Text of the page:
Hand sanitizer shortages. Face mask counterfeiting. And some of the most dramatic disruptions in supply chains around the world. The coronavirus continues to wreak havoc on the markets in more ways than one.
The healthcare supply chain is unsurprisingly facing particularly acute disruptions amid the global health crisis, with significant impacts to how hospitals and other facilities source, procure and manage inventory of necessary medical equipment to combat the virus.
According to TractManager’s Dee Donatelli, vice president of Professional Services, and Mark S. Kestner, chief medical officer, the coronavirus is placing added pressures on an already inefficient and costly procurement process in the U.S., with consequences of the virus likely to last far after the crisis ends.
Like other industries, the healthcare space is facing major disruptions to its supply chain as a result of the coronavirus. But as Donatelli and Kestner explained to PYMNTS in a recent interview, those impacts are affecting healthcare facilities in many more ways than one.
Supply Chain Disruption’s Inventory Impact
Kestner noted that the U.S. healthcare industry’s reliance on foreign suppliers for equipment and supplies has made the sector particularly exposed to the coronavirus risk.
“How do we deliver when our supply chain is dependent upon these foreign markets?” he asked hypothetically.
The coronavirus’ impact mirrors the supply chain and product sourcing consequences seen in 2017 during Hurricane Maria, which devastated the island of Puerto Rico, the U.S.’s main supplier of IV solutions, forcing procurement officials to look in other markets to fill demand.
With the ongoing endemic, supply chains are once again facing major disruptions. Kestner noted that the majority of facilities’ software comes from China, while products like face masks are also forcing procurement teams to react to a squeeze in supply or source from other vendors not yet impacted by the coronavirus.
Donatelli emphasized that it’s not just the sellers of these products that must be reassessed. Indeed, the manufacturing facilities in which these products are made, as well as the providers of raw materials for these products, may also be affected by the coronavirus, with consequences flowing straight up the supply chain.
“This is just the tip of how this is going to impact healthcare because we are so dependent on foreign markets,” added Kestner. “Hospitals right now are struggling to address it.”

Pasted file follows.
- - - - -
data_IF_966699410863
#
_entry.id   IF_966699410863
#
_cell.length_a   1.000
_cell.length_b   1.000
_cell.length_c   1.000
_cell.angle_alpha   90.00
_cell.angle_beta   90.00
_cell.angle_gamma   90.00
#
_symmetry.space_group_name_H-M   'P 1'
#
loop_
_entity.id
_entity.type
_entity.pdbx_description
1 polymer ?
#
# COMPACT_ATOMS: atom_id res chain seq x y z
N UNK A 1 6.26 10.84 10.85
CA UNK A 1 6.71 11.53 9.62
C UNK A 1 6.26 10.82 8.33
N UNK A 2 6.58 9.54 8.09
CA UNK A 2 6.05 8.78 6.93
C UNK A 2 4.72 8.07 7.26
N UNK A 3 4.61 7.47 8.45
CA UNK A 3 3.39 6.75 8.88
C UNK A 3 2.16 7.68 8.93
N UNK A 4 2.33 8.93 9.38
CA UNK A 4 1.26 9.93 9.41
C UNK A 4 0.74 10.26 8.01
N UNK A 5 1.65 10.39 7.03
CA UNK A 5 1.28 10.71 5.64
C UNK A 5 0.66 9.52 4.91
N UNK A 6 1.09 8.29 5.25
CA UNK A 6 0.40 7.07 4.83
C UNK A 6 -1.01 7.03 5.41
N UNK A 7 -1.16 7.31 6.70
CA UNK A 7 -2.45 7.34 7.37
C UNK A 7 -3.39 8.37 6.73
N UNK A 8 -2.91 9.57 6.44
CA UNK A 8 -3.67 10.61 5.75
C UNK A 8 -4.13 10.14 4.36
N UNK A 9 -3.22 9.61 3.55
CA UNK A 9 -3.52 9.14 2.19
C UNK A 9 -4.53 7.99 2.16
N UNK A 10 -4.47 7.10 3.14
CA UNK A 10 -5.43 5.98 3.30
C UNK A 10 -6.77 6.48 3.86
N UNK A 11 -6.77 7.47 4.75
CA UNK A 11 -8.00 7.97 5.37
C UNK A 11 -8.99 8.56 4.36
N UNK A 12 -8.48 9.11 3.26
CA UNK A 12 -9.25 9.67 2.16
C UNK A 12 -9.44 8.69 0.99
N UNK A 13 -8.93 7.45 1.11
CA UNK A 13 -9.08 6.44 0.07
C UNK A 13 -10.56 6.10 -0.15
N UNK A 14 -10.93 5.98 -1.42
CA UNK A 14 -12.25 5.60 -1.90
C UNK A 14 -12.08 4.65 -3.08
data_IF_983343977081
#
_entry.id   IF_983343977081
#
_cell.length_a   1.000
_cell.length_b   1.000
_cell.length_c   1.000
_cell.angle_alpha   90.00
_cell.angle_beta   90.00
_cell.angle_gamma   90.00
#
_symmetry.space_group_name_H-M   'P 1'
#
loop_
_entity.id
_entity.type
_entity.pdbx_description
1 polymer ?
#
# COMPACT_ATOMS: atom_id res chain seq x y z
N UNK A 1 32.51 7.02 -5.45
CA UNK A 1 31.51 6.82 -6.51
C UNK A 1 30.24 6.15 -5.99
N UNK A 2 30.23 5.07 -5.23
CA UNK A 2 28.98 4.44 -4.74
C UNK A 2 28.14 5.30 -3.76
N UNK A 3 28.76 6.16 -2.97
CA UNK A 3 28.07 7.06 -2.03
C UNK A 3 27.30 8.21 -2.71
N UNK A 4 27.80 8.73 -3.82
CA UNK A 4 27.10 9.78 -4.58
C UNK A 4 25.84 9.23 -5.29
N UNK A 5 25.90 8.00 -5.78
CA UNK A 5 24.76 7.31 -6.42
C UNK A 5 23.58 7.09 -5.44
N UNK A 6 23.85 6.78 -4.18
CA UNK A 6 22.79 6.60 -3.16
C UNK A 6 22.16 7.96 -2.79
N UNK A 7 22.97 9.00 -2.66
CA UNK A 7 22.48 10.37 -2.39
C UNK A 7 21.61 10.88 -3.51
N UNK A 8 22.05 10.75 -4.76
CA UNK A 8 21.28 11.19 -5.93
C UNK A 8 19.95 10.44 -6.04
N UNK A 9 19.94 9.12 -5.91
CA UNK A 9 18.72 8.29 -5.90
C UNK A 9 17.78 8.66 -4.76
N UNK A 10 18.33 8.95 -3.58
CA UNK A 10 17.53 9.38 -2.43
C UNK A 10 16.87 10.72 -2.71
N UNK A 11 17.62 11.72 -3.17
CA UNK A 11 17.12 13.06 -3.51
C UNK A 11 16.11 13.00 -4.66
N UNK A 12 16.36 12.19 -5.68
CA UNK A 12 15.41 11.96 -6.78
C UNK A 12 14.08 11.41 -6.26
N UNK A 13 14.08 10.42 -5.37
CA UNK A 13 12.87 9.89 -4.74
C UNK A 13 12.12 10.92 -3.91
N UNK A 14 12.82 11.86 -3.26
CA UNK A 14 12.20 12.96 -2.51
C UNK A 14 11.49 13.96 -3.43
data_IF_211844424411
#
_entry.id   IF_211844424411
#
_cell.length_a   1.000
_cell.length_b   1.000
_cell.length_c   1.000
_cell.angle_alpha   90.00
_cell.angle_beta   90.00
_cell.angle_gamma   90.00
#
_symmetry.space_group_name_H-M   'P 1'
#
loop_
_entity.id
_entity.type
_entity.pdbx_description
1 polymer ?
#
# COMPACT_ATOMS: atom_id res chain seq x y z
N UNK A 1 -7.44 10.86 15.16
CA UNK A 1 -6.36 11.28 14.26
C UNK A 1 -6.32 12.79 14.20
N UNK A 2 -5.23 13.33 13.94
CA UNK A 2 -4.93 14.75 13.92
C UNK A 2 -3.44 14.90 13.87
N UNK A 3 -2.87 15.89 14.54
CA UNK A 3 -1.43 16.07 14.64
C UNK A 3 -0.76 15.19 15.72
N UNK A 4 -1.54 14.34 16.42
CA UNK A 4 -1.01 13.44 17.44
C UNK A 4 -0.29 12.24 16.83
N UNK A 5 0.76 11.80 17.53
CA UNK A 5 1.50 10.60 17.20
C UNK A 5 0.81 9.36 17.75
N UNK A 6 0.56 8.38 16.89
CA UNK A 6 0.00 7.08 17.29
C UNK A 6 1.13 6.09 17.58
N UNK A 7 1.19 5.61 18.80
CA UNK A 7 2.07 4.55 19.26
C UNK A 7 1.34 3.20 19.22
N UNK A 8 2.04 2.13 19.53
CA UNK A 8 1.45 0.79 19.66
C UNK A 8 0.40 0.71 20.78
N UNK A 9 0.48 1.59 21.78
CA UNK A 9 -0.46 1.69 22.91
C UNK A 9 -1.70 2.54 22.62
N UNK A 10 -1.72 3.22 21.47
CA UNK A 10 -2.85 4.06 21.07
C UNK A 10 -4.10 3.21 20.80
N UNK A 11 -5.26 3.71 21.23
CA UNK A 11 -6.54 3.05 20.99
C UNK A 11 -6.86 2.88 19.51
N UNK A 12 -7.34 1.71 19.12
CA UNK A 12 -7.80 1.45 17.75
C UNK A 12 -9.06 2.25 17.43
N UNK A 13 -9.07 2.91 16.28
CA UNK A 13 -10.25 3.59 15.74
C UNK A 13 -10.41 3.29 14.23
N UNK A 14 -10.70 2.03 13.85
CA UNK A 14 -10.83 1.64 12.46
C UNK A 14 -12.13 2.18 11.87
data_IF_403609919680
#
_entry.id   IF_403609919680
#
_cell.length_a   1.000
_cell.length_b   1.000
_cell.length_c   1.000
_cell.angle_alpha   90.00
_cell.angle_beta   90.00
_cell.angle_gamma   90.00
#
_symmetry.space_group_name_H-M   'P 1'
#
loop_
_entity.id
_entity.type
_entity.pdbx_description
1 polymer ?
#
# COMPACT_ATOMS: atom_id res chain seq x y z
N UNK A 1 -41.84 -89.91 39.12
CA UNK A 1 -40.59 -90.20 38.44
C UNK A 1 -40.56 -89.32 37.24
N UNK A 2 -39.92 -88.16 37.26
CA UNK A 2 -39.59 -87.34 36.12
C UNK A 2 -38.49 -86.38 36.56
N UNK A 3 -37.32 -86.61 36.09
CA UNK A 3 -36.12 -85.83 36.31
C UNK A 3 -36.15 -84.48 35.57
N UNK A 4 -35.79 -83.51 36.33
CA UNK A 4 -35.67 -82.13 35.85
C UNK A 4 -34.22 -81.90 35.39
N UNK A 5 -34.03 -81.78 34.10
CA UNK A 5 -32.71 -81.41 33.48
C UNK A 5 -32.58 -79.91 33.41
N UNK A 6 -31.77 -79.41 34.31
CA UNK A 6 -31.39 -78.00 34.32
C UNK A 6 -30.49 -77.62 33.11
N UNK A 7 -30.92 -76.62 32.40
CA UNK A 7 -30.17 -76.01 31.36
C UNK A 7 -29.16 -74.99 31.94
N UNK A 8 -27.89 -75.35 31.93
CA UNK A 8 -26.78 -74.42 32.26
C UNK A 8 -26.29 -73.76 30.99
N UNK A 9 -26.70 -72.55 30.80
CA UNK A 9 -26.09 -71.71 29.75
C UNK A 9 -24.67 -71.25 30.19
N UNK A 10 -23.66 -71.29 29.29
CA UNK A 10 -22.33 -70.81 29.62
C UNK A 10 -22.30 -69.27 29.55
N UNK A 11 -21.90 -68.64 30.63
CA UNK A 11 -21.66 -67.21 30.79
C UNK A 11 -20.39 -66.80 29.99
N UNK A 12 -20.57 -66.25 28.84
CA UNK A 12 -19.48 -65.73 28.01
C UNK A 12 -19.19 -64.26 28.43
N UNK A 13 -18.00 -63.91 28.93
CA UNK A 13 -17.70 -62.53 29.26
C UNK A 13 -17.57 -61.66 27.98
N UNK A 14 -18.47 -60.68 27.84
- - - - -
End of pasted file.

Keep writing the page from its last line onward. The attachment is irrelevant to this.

Preexisting Conditions: Inefficiencies And Wasted Spend
One of the immediate responses healthcare facilities make is to stockpile available products in anticipation of tightened demand. Donatelli said that right now, hospitals are doing so without regard to budget constraints, but such unrestricted purchasing is likely to add financial pressure to a healthcare industry already bogged down by wasted spend and procurement inefficiencies.
“I can guarantee you every hospital in this country is stockpiling critical protection devices right now [regardless] of budget,” she said.
It’s not just a crisis like the coronavirus that could lead to wasted spend in these facilities, however. Donatelli explained that each doctor has her or his own preference card, a card with a list of devices they need to perform a procedure. The problem, she said, is that oftentimes, these devices will be opened and unused, and ultimately thrown away.
This practice also adds pressure to facilities’ sourcing and procurement practices, with a lack of standardization and a high volume of products needed to meet each doctor’s individual preference card needs, resulting in an expensive purchase with high waste.
“The lack of standardization and practice in this country as a result of entrepreneurship of the physicians — which, I don’t deny, we want to encourage because it brings on new technology and innovation — has led to excessive spending in the healthcare industry today,” said Donatelli.
Long-Lasting Impacts, Good And Bad
In the near-term, many of the consequences of squeezed supplies as the result of global events like hurricanes and viral outbreaks can yield compromises in the quality of care. In the case of Hurricane Maria, for example, Kestner noted that an IV shortage led providers to explore cutting a single IV bag into two, which yielded additional complexities like how to do so with proper sterilization techniques, and how to procure enough bags to hold the liquid.
In a face mask shortage, providers will have to compromise quality of higher-tiered face mask products in favor of lower-quality ones. They’re also facing questions about whether to take back a face mask that has already been fitted by one person, which could violate sterilization standards, said Kestner.
“I think we’ll quickly shift from good, to good enough,” said Donatelli about the need to settle for less-than-perfect products. “Nobody can be more creative than healthcare workers on jerry-rigging things to make them work in the absence of the No. 1 choice.”
But in times of a global health crisis, some of the impacts on how providers source and use products could actually lead to long-lasting impacts for the better, according to Kestner. He pointed to the potential need for providers to re-use and sterilize equipment, rather than use single-use products, as a result of limited supplies. There’s potential for that practice to continue long after the coronavirus crisis, and it would be for the better, he said, with a more environmentally-friendly approach without compromising safety.
Such a change would again have profound impacts on providers’ souring, procurement and supply chain management activities, but as Donatelli noted, hospitals are increasingly eager to embrace technologies that can bring about efficiencies and cost savings, whether in a global health crisis or not.